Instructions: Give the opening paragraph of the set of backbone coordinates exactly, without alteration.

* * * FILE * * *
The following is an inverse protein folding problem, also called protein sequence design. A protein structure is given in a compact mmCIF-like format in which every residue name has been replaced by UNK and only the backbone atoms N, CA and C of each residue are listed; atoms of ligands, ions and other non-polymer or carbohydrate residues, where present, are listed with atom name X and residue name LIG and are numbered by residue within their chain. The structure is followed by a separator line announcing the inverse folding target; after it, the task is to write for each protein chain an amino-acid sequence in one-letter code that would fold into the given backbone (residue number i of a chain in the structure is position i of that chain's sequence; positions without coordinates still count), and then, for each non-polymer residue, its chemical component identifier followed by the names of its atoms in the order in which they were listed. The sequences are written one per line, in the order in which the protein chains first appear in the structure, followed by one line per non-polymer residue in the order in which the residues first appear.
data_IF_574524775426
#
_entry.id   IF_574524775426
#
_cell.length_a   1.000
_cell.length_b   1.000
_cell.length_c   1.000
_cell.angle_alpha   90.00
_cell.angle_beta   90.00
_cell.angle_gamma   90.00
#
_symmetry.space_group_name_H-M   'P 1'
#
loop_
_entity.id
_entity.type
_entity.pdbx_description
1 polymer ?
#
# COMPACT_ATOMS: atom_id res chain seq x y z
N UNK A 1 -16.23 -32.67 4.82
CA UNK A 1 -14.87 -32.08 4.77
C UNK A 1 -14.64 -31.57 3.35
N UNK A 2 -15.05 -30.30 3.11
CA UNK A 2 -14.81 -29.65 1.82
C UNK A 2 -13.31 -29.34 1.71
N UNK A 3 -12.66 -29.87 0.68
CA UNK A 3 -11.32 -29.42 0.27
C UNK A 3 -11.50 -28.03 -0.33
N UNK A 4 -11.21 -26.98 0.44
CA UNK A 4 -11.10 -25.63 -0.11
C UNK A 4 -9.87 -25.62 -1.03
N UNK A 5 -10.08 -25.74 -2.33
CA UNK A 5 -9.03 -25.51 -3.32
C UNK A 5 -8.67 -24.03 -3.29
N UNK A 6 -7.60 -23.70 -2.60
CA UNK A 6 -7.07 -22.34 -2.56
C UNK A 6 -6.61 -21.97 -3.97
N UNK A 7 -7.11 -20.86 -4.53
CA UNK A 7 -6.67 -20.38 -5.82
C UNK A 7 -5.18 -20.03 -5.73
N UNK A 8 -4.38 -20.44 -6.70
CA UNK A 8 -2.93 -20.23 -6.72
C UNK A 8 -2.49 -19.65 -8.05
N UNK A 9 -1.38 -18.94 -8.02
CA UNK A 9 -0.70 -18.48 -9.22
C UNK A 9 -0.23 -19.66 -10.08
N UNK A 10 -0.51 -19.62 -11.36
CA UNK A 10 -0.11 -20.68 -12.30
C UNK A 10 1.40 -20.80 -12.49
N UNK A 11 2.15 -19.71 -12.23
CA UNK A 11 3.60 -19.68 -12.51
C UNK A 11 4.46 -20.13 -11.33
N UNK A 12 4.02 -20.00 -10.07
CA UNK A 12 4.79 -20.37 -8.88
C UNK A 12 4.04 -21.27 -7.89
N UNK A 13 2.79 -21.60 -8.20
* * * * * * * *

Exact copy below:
The following is an inverse protein folding problem, also called protein sequence design. A protein structure is given in a compact mmCIF-like format in which every residue name has been replaced by UNK and only the backbone atoms N, CA and C of each residue are listed; atoms of ligands, ions and other non-polymer or carbohydrate residues, where present, are listed with atom name X and residue name LIG and are numbered by residue within their chain. The structure is followed by a separator line announcing the inverse folding target; after it, the task is to write for each protein chain an amino-acid sequence in one-letter code that would fold into the given backbone (residue number i of a chain in the structure is position i of that chain's sequence; positions without coordinates still count), and then, for each non-polymer residue, its chemical component identifier followed by the names of its atoms in the order in which they were listed. The sequences are written one per line, in the order in which the protein chains first appear in the structure, followed by one line per non-polymer residue in the order in which the residues first appear.